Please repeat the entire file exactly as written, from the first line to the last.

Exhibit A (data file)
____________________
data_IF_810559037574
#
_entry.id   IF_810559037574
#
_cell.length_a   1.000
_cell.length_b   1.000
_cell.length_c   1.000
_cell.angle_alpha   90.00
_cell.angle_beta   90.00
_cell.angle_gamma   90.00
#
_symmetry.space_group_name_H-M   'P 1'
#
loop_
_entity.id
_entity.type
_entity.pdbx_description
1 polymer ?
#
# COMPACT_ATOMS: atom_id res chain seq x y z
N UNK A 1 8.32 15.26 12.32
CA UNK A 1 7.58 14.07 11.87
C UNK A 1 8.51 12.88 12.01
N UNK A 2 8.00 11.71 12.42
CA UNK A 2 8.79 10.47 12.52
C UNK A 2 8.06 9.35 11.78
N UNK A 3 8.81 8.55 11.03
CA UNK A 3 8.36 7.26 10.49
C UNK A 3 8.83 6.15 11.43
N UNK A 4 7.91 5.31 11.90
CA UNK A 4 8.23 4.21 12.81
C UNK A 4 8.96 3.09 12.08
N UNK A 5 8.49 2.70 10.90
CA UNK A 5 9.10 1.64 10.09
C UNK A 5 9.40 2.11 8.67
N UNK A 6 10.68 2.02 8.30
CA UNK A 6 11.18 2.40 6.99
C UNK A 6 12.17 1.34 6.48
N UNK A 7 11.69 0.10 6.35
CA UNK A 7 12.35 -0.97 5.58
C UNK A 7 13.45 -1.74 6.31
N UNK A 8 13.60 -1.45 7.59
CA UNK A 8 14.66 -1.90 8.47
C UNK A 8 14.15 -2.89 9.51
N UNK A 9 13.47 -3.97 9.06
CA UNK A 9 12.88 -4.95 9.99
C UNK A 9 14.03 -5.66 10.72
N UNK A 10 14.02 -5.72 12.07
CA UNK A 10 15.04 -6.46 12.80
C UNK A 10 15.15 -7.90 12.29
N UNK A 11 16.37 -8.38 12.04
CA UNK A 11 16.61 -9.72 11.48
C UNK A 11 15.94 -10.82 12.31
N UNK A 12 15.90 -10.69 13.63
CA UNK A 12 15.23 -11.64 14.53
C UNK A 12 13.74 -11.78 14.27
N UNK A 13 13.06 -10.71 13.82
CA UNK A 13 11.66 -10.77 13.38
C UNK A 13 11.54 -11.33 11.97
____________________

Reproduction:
data_IF_810559037574
#
_entry.id   IF_810559037574
#
_cell.length_a   1.000
_cell.length_b   1.000
_cell.length_c   1.000
_cell.angle_alpha   90.00
_cell.angle_beta   90.00
_cell.angle_gamma   90.00
#
_symmetry.space_group_name_H-M   'P 1'
#
loop_
_entity.id
_entity.type
_entity.pdbx_description
1 polymer ?
#
# COMPACT_ATOMS: atom_id res chain seq x y z
N UNK A 1 8.32 15.26 12.32
CA UNK A 1 7.58 14.07 11.87
C UNK A 1 8.51 12.88 12.01
N UNK A 2 8.00 11.71 12.42
CA UNK A 2 8.79 10.47 12.52
C UNK A 2 8.06 9.35 11.78
N UNK A 3 8.81 8.55 11.03
CA UNK A 3 8.36 7.26 10.49
C UNK A 3 8.83 6.15 11.43
N UNK A 4 7.91 5.31 11.90
CA UNK A 4 8.23 4.21 12.81
C UNK A 4 8.96 3.09 12.08
N UNK A 5 8.49 2.70 10.90
CA UNK A 5 9.10 1.64 10.09
C UNK A 5 9.40 2.11 8.67
N UNK A 6 10.68 2.02 8.30
CA UNK A 6 11.18 2.40 6.99
C UNK A 6 12.17 1.34 6.48
N UNK A 7 11.69 0.10 6.35
CA UNK A 7 12.35 -0.97 5.58
C UNK A 7 13.45 -1.74 6.31
N UNK A 8 13.60 -1.45 7.59
CA UNK A 8 14.66 -1.90 8.47
C UNK A 8 14.15 -2.89 9.51
N UNK A 9 13.47 -3.97 9.06
CA UNK A 9 12.88 -4.95 9.99
C UNK A 9 14.03 -5.66 10.72
N UNK A 10 14.02 -5.72 12.07
CA UNK A 10 15.04 -6.46 12.80
C UNK A 10 15.15 -7.90 12.29
N UNK A 11 16.37 -8.38 12.04
CA UNK A 11 16.61 -9.72 11.48
C UNK A 11 15.94 -10.82 12.31
N UNK A 12 15.90 -10.69 13.63
CA UNK A 12 15.23 -11.64 14.53
C UNK A 12 13.74 -11.78 14.27
N UNK A 13 13.06 -10.71 13.82
CA UNK A 13 11.66 -10.77 13.38
C UNK A 13 11.54 -11.33 11.97